I’m one of those people who writes more than I talk. I might be sitting there in silence but my head is raging with words and thoughts and ideas.
Like tiny notes fluttering around the sky.
I’m trying to capture them in my net so I can string together a song of my own.
I’m always writing, even when I’m not.
And it’s been an ongoing process ever since I was 13.
My dive into a career as a professional writer was somewhat delayed, however.
It wasn’t that I didn’t want to get my feet wet earlier, it was that I had other ambitions.
I was a competitive distance runner throughout my 20s, and the pursuit opened many doors for me as a writer — I was surrounded by a slew of Olympic distance runners in the Boulder, Colorado area.
My intro into the world of words came in a time of injury.
In a brief time off from training, I turned my attention to the pen to release my pent-up creative energy.
So, I began writing dramatic tales of runners in the Boulder area.
Like most writers, the first byline I ever had was as a freelancer.
The initial dribble of words found their way to Competitor Magazine, ESPN, Colorado Runner, and eventually led me west, to Gunnison, Colorado, where I took a position as the Sports Editor at the Gunnison Country Times.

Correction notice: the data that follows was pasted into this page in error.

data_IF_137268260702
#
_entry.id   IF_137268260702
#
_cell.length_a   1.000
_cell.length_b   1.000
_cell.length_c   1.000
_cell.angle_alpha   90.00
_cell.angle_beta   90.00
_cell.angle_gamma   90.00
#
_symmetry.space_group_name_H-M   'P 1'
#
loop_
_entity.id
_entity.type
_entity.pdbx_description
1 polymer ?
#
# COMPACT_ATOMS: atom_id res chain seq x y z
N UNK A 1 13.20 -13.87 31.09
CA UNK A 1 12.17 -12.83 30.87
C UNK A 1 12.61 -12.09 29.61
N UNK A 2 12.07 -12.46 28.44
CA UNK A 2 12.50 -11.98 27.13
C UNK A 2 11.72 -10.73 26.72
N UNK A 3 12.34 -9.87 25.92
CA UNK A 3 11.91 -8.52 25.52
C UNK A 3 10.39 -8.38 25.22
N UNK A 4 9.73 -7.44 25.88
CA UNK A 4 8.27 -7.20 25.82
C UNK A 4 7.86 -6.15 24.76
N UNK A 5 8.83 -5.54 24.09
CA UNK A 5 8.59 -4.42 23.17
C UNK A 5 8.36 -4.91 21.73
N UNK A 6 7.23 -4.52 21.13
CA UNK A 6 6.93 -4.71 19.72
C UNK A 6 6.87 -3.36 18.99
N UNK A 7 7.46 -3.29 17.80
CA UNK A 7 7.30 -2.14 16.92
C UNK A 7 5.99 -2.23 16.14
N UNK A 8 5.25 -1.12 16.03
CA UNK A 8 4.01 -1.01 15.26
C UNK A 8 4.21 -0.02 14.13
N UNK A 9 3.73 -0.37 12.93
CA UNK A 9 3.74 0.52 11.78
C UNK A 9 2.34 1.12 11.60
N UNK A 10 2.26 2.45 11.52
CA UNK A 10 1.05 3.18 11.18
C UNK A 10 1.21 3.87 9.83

In Gunnison I covered every sport from middle school gymnastics to collegiate football.
After several years deep in the Colorado Rockies, I headed back to the Front Range.
I took a position as the Desk Editor at the Aurora Sentinel, but my heart was always in creative wordplay, and I yearned to put my pen to the page as a creator again.
I dove back into freelancing, writing for MileSplit — a premier cross country and track and field website.
I eventually took the position as Editor for MileSplit Colorado, writing stories, taking photos, and covering weekly events. It was combining two of my great passions: running, and writing.
Cue: Bolder Dreams.
COVID-19 was a blessing in disguise — it provided me with the time I needed to complete my debut novel.
Like my two passions, Bolder Dreams combined many elements of my own experience as a competitive runner into a stylish fictional tale.
It was published September 2020.
Since then my fingers haven’t stopped — if anything, a rhythm was created.
I finished my second novel of 2020 this past December.
“Writing is like running, or surfing, or painting — the best of it requires an almost detached flow. You wake up afterwards wondering who wrote the words on the page, asking yourself: Did I fall asleep?”